Respondent registered the <lukasfilm.com> domain name on May 15, 2014, and uses it to resolve to a website displaying hyperlinks, some of which appear to link to Complainant or its competitors.
Paragraph 15(a) of the Rules instructs this Panel to "decide a complaint on the basis of the statements and documents submitted in accordance with the Policy, these Rules and any rules and principles of law that it deems applicable."
Paragraph 4(a) of the Policy requires that Complainant must prove each of the following three elements to obtain an order that a domain name should be cancelled or transferred:
(1) the domain name registered by Respondent is identical or confusingly similar to a trademark or service mark in which Complainant has rights; and
(2) Respondent has no rights or legitimate interests in respect of the domain name; and
(3) the domain name has been registered and is being used in bad faith.
In view of Respondent's failure to submit a response, the Panel shall decide this administrative proceeding on the basis of Complainant's undisputed representations pursuant to paragraphs 5(f), 14(a) and 15(a) of the Rules and draw such inferences it considers appropriate pursuant to paragraph 14(b) of the Rules. The Panel is entitled to accept all reasonable allegations and inferences set forth in the Complaint as true unless the evidence is clearly contradictory. See Vertical Solutions Mgmt., Inc. v. webnet-marketing, inc., FA 95095 (Forum July 31, 2000) (holding that the respondent’s failure to respond allows all reasonable inferences of fact in the allegations of the complaint to be deemed true); see also Talk City, Inc. v. Robertson, D2000-0009 (WIPO Feb. 29, 2000) (“In the absence of a response, it is appropriate to accept as true all allegations of the Complaint.”).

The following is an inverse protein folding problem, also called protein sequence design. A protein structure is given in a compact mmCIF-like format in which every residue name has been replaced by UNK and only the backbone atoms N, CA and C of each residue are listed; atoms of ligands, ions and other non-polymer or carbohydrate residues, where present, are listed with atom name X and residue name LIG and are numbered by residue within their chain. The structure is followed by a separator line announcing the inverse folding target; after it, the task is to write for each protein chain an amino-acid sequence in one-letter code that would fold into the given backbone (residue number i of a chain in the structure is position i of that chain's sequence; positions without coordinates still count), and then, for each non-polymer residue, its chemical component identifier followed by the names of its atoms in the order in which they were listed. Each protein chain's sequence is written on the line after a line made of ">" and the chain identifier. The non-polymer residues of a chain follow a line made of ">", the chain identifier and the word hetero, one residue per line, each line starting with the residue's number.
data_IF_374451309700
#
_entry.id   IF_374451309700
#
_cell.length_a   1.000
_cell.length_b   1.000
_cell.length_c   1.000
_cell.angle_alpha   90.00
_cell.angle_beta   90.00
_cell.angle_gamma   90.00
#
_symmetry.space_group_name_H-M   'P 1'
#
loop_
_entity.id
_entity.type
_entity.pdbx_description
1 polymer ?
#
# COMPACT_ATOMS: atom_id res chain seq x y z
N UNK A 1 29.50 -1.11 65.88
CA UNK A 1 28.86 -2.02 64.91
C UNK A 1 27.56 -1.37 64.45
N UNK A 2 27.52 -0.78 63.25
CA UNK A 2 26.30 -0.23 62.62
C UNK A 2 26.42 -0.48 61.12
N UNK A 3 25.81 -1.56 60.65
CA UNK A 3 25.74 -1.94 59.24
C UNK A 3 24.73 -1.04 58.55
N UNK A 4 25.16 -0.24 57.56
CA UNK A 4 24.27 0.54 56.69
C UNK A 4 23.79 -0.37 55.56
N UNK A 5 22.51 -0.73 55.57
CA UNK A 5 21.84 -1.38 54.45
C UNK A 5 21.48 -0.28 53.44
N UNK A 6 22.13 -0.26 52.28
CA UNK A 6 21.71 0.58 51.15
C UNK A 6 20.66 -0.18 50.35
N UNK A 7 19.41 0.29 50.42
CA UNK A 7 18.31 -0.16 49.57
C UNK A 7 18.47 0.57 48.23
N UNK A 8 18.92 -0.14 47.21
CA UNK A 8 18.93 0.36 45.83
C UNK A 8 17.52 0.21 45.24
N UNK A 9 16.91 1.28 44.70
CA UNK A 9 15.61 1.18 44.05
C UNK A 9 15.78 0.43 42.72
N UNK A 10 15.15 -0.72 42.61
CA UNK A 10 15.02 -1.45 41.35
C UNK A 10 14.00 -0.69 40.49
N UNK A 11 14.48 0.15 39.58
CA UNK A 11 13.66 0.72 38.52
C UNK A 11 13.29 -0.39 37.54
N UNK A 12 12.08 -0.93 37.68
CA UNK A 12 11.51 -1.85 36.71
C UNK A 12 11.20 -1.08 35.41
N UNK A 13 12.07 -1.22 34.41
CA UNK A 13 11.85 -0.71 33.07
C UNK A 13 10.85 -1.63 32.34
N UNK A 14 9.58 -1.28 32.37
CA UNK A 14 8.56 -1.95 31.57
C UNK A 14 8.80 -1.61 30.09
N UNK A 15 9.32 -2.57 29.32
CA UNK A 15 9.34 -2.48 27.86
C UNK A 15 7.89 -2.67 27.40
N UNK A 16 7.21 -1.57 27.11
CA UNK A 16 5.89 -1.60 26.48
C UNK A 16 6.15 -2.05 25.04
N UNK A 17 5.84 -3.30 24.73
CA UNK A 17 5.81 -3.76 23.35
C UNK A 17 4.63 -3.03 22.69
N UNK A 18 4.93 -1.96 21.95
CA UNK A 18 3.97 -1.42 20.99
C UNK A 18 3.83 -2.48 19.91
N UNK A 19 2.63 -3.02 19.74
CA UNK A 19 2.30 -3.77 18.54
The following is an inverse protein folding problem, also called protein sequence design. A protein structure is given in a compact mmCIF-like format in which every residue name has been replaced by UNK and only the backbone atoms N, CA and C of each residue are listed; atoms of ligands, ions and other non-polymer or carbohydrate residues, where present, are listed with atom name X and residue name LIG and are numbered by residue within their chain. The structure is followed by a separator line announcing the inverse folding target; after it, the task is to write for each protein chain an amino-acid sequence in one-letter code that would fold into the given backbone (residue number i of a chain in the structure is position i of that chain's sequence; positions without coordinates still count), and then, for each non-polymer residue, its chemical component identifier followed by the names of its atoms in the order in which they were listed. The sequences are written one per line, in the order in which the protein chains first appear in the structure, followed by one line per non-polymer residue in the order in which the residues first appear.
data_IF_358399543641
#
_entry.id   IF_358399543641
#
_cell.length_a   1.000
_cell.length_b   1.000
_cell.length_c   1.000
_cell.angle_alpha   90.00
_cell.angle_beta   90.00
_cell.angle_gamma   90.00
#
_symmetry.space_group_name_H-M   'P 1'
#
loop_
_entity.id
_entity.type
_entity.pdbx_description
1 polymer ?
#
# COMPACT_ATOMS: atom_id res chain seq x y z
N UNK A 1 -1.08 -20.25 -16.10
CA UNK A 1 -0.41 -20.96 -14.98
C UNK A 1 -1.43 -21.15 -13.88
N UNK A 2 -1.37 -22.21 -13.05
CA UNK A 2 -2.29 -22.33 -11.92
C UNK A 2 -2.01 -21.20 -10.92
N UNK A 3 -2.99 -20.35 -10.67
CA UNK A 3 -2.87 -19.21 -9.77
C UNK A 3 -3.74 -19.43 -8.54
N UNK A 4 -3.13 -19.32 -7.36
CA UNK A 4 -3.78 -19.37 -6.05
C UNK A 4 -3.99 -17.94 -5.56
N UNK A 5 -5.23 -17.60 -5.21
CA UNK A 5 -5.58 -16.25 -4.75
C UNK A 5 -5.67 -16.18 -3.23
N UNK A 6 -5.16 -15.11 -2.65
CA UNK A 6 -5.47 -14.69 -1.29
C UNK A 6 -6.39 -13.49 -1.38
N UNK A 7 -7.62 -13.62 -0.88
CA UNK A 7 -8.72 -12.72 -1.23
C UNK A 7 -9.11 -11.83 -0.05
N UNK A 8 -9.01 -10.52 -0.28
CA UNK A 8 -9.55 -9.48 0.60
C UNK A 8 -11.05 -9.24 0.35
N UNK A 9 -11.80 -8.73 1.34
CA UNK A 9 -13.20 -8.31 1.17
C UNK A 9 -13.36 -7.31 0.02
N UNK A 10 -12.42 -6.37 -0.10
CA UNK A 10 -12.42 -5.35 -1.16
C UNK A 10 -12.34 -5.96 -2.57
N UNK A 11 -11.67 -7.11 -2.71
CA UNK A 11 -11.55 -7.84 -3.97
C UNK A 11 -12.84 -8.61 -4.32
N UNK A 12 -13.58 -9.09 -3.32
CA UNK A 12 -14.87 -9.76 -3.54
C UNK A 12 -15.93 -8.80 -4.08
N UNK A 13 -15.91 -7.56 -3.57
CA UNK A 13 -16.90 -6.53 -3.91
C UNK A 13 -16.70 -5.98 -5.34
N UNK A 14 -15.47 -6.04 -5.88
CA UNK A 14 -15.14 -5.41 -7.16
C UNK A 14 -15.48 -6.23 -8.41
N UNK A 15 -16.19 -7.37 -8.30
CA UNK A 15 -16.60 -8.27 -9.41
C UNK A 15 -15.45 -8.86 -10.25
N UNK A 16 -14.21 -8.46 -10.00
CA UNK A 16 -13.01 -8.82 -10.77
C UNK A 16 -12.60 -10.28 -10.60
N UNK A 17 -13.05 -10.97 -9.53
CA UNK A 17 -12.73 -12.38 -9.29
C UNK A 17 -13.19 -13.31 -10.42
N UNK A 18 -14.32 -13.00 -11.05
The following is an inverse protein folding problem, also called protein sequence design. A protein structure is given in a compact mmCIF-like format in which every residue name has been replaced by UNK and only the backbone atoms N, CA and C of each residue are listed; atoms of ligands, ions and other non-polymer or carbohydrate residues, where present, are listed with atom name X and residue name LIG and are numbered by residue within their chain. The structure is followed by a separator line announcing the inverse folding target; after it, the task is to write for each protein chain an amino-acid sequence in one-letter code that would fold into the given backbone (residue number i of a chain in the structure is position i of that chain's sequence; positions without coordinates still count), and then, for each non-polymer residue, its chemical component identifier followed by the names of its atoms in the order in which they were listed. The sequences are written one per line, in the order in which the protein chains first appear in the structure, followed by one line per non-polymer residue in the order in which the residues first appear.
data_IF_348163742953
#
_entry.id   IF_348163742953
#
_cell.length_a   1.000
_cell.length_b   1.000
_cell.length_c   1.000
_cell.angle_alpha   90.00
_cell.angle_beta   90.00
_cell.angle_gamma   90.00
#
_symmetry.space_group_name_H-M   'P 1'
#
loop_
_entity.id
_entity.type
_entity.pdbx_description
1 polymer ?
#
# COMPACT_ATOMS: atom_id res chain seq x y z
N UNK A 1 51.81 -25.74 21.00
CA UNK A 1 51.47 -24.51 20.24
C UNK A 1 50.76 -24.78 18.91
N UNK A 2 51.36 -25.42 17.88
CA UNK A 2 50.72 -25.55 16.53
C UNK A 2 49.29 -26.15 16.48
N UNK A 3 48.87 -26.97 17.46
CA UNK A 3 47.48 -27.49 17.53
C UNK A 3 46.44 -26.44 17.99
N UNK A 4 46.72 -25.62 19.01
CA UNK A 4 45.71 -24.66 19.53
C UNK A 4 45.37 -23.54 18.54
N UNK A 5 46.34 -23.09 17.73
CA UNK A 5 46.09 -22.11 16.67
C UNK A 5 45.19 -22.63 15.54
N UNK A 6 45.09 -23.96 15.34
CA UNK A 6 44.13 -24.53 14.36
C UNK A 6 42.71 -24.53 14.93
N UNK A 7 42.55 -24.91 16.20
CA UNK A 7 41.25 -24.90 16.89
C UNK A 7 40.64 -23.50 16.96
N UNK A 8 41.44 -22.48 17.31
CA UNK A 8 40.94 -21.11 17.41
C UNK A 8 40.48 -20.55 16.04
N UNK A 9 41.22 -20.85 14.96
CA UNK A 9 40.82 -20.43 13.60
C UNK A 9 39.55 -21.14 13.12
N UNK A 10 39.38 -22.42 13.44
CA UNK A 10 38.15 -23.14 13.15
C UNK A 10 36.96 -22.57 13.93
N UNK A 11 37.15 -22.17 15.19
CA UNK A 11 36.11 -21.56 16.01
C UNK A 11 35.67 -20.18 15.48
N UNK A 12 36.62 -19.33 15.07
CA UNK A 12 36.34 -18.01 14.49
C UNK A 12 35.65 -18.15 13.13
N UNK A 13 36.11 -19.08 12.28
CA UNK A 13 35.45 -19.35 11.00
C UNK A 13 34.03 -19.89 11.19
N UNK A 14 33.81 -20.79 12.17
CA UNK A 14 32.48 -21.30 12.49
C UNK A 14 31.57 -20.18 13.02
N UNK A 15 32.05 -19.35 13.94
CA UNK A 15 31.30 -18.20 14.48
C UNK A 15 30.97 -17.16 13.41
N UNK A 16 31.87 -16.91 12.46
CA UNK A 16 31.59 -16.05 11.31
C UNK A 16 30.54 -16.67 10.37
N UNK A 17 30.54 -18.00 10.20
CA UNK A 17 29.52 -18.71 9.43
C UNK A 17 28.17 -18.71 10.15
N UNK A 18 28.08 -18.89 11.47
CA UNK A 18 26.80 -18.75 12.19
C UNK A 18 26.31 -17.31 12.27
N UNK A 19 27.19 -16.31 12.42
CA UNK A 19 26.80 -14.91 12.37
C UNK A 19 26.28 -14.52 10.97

Preliminary Issue: Multiple Complainants
The relevant rules governing multiple complainants are UDRP Rule 3(a) and the Forum’s Supplemental Rule 1(e). UDRP Rule 3(a) states, “Any person or entity may initiate an administrative proceeding by submitting a complaint.” The Forum’s Supplemental Rule 1(e) defines “The Party Initiating a Complaint Concerning a Domain Name Registration” as a “single person or entity claiming to have rights in the domain name, or multiple persons or entities who have a sufficient nexus who can each claim to have rights to all domain names listed in the Complaint.”
There are two Complainants in this matter: Lucasfilm Entertainment Company Ltd. LLC and Lucasfilm Ltd. LLC. Complainants state that they are affiliated companies, and include Exhibit L, which contains corporate information for Complainants.
Previous panels have interpreted the Forum’s Supplemental Rule 1(e) to allow multiple parties to proceed as one party where they can show a sufficient link to each other. For example, in Vancouver Org. Comm. for the 2010 Olympic and Paralymic Games & Int’l Olympic Comm. v. Malik, FA 666119 (Forum May 12, 2006), the panel stated:
It has been accepted that it is permissible for two complainants to submit a single complaint if they can demonstrate a link between the two entities such as a relationship involving a license, a partnership or an affiliation that would establish the reason for the parties bringing the complaint as one entity.